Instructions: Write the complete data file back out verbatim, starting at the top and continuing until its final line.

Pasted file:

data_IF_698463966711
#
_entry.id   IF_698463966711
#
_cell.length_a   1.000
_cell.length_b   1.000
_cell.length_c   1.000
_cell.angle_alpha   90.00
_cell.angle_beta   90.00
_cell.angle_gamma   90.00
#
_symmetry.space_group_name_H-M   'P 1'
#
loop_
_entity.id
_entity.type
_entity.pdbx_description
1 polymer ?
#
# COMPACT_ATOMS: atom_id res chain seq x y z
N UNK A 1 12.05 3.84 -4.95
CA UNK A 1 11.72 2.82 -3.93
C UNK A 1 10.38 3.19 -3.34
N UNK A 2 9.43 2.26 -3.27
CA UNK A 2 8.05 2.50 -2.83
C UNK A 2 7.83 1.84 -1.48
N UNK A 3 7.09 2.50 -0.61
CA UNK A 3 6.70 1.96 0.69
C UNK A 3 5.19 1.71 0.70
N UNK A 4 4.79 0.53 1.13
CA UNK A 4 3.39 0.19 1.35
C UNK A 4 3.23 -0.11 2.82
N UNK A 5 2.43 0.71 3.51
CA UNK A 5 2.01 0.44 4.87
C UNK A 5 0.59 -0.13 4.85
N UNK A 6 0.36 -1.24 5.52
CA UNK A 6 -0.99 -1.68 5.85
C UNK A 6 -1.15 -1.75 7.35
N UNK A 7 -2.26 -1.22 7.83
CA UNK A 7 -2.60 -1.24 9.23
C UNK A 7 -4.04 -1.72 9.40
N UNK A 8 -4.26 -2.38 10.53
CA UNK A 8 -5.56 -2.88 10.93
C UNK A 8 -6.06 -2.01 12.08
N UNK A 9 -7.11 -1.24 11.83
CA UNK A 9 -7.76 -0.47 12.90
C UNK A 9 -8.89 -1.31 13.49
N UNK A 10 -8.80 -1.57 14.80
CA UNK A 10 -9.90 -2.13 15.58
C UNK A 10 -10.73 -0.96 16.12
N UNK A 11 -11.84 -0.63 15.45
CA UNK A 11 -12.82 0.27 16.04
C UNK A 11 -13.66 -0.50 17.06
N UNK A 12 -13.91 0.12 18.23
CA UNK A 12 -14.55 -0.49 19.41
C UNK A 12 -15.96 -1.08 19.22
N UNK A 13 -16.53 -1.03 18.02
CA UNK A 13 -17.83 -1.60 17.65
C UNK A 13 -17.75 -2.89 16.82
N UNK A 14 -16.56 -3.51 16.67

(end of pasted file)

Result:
data_IF_698463966711
#
_entry.id   IF_698463966711
#
_cell.length_a   1.000
_cell.length_b   1.000
_cell.length_c   1.000
_cell.angle_alpha   90.00
_cell.angle_beta   90.00
_cell.angle_gamma   90.00
#
_symmetry.space_group_name_H-M   'P 1'
#
loop_
_entity.id
_entity.type
_entity.pdbx_description
1 polymer ?
#
# COMPACT_ATOMS: atom_id res chain seq x y z
N UNK A 1 12.05 3.84 -4.95
CA UNK A 1 11.72 2.82 -3.93
C UNK A 1 10.38 3.19 -3.34
N UNK A 2 9.43 2.26 -3.27
CA UNK A 2 8.05 2.50 -2.83
C UNK A 2 7.83 1.84 -1.48
N UNK A 3 7.09 2.50 -0.61
CA UNK A 3 6.70 1.96 0.69
C UNK A 3 5.19 1.71 0.70
N UNK A 4 4.79 0.53 1.13
CA UNK A 4 3.39 0.19 1.35
C UNK A 4 3.23 -0.11 2.82
N UNK A 5 2.43 0.71 3.51
CA UNK A 5 2.01 0.44 4.87
C UNK A 5 0.59 -0.13 4.85
N UNK A 6 0.36 -1.24 5.52
CA UNK A 6 -0.99 -1.68 5.85
C UNK A 6 -1.15 -1.75 7.35
N UNK A 7 -2.26 -1.22 7.83
CA UNK A 7 -2.60 -1.24 9.23
C UNK A 7 -4.04 -1.72 9.40
N UNK A 8 -4.26 -2.38 10.53
CA UNK A 8 -5.56 -2.88 10.93
C UNK A 8 -6.06 -2.01 12.08
N UNK A 9 -7.11 -1.24 11.83
CA UNK A 9 -7.76 -0.47 12.90
C UNK A 9 -8.89 -1.31 13.49
N UNK A 10 -8.80 -1.57 14.80
CA UNK A 10 -9.90 -2.13 15.58
C UNK A 10 -10.73 -0.96 16.12
N UNK A 11 -11.84 -0.63 15.45
CA UNK A 11 -12.82 0.27 16.04
C UNK A 11 -13.66 -0.50 17.06
N UNK A 12 -13.91 0.12 18.23
CA UNK A 12 -14.55 -0.49 19.41
C UNK A 12 -15.96 -1.08 19.22
N UNK A 13 -16.53 -1.03 18.02
CA UNK A 13 -17.83 -1.60 17.65
C UNK A 13 -17.75 -2.89 16.82
N UNK A 14 -16.56 -3.51 16.67